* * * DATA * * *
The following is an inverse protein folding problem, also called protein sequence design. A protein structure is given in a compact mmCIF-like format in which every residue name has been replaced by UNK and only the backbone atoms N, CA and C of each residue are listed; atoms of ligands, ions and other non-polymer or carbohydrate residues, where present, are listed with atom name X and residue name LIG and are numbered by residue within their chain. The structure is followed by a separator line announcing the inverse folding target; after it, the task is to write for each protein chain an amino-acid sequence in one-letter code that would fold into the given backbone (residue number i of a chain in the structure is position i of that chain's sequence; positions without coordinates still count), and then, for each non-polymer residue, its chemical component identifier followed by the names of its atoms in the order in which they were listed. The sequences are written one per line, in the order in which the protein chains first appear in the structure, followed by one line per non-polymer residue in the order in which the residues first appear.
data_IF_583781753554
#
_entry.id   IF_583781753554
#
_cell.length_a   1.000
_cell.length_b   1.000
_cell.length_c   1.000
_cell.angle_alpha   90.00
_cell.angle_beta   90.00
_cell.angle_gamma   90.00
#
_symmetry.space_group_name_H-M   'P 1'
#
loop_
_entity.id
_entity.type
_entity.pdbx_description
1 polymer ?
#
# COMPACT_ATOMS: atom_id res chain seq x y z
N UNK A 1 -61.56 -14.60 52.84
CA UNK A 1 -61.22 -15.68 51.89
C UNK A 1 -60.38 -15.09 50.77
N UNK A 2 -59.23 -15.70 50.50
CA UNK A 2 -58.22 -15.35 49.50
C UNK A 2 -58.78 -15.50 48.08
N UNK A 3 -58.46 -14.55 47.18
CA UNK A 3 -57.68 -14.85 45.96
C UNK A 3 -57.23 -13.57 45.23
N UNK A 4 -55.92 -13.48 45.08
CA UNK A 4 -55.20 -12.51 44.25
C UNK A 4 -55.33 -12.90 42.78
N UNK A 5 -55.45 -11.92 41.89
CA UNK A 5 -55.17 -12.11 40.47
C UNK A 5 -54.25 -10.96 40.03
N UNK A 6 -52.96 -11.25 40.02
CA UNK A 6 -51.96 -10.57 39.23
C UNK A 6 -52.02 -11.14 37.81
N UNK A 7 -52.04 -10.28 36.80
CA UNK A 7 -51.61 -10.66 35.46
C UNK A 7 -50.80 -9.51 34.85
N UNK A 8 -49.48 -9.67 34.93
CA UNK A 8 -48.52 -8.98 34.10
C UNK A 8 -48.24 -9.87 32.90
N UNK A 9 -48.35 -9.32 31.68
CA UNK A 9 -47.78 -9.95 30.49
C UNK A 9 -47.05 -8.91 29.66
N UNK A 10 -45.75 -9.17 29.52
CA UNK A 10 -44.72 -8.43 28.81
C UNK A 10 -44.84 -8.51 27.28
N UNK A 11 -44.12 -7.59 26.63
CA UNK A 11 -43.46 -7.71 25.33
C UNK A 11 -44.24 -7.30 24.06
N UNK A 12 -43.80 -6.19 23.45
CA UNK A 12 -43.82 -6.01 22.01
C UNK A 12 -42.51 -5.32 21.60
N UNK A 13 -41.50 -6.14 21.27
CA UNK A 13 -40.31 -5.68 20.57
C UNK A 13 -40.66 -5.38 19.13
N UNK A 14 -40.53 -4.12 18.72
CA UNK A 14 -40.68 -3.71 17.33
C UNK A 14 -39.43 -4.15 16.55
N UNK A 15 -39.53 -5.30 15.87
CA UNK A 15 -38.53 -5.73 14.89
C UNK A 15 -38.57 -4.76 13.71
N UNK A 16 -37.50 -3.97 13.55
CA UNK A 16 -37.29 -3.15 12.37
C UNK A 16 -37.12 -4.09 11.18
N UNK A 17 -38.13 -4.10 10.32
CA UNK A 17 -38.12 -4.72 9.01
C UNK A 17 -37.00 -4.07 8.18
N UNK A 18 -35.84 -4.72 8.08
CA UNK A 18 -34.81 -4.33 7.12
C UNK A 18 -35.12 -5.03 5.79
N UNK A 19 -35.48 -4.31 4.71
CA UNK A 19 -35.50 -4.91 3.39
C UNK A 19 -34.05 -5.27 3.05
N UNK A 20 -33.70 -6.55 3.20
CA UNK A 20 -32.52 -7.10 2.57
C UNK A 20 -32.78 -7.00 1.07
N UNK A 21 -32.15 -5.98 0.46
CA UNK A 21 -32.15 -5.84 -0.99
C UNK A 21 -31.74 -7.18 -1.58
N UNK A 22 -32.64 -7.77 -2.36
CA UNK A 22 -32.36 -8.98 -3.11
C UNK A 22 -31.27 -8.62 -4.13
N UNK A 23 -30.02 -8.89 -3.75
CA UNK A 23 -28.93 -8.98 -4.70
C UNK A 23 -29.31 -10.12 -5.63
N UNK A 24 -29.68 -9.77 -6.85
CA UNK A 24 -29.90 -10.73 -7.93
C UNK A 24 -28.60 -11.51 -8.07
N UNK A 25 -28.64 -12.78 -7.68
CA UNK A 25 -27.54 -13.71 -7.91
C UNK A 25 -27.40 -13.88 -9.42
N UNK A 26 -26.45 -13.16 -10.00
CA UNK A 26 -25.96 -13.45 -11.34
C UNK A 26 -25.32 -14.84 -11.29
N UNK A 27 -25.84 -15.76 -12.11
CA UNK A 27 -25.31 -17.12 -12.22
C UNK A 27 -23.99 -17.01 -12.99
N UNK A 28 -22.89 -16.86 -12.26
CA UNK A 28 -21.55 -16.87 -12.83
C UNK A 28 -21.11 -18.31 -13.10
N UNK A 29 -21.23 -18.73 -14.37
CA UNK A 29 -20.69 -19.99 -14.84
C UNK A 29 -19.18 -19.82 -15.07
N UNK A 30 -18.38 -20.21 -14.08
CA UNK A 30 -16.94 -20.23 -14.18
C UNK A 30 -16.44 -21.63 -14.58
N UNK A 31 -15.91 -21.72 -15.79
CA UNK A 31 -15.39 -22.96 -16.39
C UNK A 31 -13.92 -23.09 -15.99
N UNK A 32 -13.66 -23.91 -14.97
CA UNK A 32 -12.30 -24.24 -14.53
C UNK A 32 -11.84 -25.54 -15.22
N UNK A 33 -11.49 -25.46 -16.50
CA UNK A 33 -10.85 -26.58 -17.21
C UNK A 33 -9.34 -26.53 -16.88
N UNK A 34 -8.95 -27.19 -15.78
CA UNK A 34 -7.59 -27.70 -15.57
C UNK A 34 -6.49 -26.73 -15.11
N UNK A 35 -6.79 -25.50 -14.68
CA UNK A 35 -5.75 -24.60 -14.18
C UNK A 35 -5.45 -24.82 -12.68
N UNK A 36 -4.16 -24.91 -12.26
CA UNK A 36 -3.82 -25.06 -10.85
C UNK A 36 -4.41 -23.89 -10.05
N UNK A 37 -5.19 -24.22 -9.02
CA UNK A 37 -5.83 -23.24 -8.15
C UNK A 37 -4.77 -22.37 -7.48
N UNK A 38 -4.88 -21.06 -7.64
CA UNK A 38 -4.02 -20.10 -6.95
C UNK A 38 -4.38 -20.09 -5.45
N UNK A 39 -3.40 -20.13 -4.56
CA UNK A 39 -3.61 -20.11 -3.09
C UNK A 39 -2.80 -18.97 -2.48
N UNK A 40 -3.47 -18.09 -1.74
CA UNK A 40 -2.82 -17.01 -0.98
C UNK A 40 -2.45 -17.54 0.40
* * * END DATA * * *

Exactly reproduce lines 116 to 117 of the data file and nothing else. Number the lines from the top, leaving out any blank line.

CA UNK A 32 -12.30 -24.24 -14.53
C UNK A 32 -11.84 -25.54 -15.22